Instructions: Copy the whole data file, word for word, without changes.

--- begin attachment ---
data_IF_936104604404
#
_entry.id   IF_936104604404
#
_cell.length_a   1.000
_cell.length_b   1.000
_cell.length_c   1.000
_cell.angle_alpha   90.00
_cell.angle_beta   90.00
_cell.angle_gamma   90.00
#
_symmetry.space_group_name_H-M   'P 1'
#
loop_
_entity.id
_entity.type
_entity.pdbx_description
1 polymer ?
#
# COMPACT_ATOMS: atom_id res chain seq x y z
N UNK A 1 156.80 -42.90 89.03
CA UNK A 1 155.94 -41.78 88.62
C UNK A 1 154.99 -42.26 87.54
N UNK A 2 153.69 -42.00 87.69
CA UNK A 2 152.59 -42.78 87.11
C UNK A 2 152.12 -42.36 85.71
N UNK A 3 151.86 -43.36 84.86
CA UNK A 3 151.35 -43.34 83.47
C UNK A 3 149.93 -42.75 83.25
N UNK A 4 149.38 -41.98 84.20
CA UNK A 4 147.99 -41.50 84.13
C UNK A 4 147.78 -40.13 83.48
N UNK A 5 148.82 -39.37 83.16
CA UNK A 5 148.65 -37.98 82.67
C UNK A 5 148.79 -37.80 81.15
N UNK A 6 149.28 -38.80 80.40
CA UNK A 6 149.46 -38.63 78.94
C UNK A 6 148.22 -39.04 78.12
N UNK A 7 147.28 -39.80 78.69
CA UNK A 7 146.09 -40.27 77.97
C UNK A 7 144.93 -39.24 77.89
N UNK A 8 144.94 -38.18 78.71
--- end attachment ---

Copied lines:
data_IF_936104604404
#
_entry.id   IF_936104604404
#
_cell.length_a   1.000
_cell.length_b   1.000
_cell.length_c   1.000
_cell.angle_alpha   90.00
_cell.angle_beta   90.00
_cell.angle_gamma   90.00
#
_symmetry.space_group_name_H-M   'P 1'
#
loop_
_entity.id
_entity.type
_entity.pdbx_description
1 polymer ?
#
# COMPACT_ATOMS: atom_id res chain seq x y z
N UNK A 1 156.80 -42.90 89.03
CA UNK A 1 155.94 -41.78 88.62
C UNK A 1 154.99 -42.26 87.54
N UNK A 2 153.69 -42.00 87.69
CA UNK A 2 152.59 -42.78 87.11
C UNK A 2 152.12 -42.36 85.71
N UNK A 3 151.86 -43.36 84.86
CA UNK A 3 151.35 -43.34 83.47
C UNK A 3 149.93 -42.75 83.25
N UNK A 4 149.38 -41.98 84.20
CA UNK A 4 147.99 -41.50 84.13
C UNK A 4 147.78 -40.13 83.48
N UNK A 5 148.82 -39.37 83.16
CA UNK A 5 148.65 -37.98 82.67
C UNK A 5 148.79 -37.80 81.15
N UNK A 6 149.28 -38.80 80.40
CA UNK A 6 149.46 -38.63 78.94
C UNK A 6 148.22 -39.04 78.12
N UNK A 7 147.28 -39.80 78.69
CA UNK A 7 146.09 -40.27 77.97
C UNK A 7 144.93 -39.24 77.89
N UNK A 8 144.94 -38.18 78.71